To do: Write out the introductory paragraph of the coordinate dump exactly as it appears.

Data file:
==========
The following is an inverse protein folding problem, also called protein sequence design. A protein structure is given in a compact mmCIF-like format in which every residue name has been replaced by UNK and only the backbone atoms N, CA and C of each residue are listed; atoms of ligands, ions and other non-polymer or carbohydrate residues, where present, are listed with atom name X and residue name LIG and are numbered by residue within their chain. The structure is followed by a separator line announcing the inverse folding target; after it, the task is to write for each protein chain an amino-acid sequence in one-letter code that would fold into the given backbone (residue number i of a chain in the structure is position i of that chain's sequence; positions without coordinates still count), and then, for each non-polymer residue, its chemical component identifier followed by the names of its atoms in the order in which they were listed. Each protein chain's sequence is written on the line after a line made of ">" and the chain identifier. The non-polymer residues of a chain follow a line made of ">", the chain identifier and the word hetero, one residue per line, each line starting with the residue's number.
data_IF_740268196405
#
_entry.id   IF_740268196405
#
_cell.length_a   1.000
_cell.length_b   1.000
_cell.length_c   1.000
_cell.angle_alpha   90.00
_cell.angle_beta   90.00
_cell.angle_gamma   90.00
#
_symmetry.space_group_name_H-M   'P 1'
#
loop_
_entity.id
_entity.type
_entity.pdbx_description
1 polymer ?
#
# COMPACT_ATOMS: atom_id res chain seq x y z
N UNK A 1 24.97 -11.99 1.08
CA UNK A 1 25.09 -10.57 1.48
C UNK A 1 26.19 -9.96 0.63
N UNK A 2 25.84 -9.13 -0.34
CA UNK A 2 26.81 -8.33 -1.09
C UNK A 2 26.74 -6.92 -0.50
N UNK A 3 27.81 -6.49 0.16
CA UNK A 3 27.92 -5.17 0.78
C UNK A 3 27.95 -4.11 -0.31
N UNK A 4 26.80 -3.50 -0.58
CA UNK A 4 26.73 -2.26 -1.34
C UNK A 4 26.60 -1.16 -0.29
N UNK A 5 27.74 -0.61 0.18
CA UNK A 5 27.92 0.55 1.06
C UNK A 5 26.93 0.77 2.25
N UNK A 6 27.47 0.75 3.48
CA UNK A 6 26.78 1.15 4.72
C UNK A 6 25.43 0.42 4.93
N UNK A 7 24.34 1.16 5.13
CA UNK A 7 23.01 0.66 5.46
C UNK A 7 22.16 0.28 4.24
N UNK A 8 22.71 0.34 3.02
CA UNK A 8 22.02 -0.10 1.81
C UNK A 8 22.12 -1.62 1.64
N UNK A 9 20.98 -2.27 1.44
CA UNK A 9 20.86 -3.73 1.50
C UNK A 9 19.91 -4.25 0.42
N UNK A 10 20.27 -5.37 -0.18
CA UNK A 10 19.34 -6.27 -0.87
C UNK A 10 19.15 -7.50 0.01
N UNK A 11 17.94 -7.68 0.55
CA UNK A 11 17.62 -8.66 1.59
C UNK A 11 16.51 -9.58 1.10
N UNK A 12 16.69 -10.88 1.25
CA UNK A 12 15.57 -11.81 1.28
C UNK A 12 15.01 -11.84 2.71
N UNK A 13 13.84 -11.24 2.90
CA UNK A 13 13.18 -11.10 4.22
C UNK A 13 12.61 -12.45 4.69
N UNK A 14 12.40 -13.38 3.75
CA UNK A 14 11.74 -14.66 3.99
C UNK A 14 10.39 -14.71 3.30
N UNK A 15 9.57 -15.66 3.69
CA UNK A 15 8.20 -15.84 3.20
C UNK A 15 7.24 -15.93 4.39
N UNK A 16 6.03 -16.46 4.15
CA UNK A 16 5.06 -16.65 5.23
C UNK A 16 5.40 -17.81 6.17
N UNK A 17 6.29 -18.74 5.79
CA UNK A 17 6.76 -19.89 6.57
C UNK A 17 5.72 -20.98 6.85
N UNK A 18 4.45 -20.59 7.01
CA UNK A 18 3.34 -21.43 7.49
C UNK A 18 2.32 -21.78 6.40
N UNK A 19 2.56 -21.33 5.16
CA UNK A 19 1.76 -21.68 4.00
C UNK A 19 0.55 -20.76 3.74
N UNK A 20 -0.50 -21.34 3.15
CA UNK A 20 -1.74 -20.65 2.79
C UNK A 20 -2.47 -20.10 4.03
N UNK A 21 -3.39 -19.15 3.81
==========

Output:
The following is an inverse protein folding problem, also called protein sequence design. A protein structure is given in a compact mmCIF-like format in which every residue name has been replaced by UNK and only the backbone atoms N, CA and C of each residue are listed; atoms of ligands, ions and other non-polymer or carbohydrate residues, where present, are listed with atom name X and residue name LIG and are numbered by residue within their chain. The structure is followed by a separator line announcing the inverse folding target; after it, the task is to write for each protein chain an amino-acid sequence in one-letter code that would fold into the given backbone (residue number i of a chain in the structure is position i of that chain's sequence; positions without coordinates still count), and then, for each non-polymer residue, its chemical component identifier followed by the names of its atoms in the order in which they were listed. Each protein chain's sequence is written on the line after a line made of ">" and the chain identifier. The non-polymer residues of a chain follow a line made of ">", the chain identifier and the word hetero, one residue per line, each line starting with the residue's number.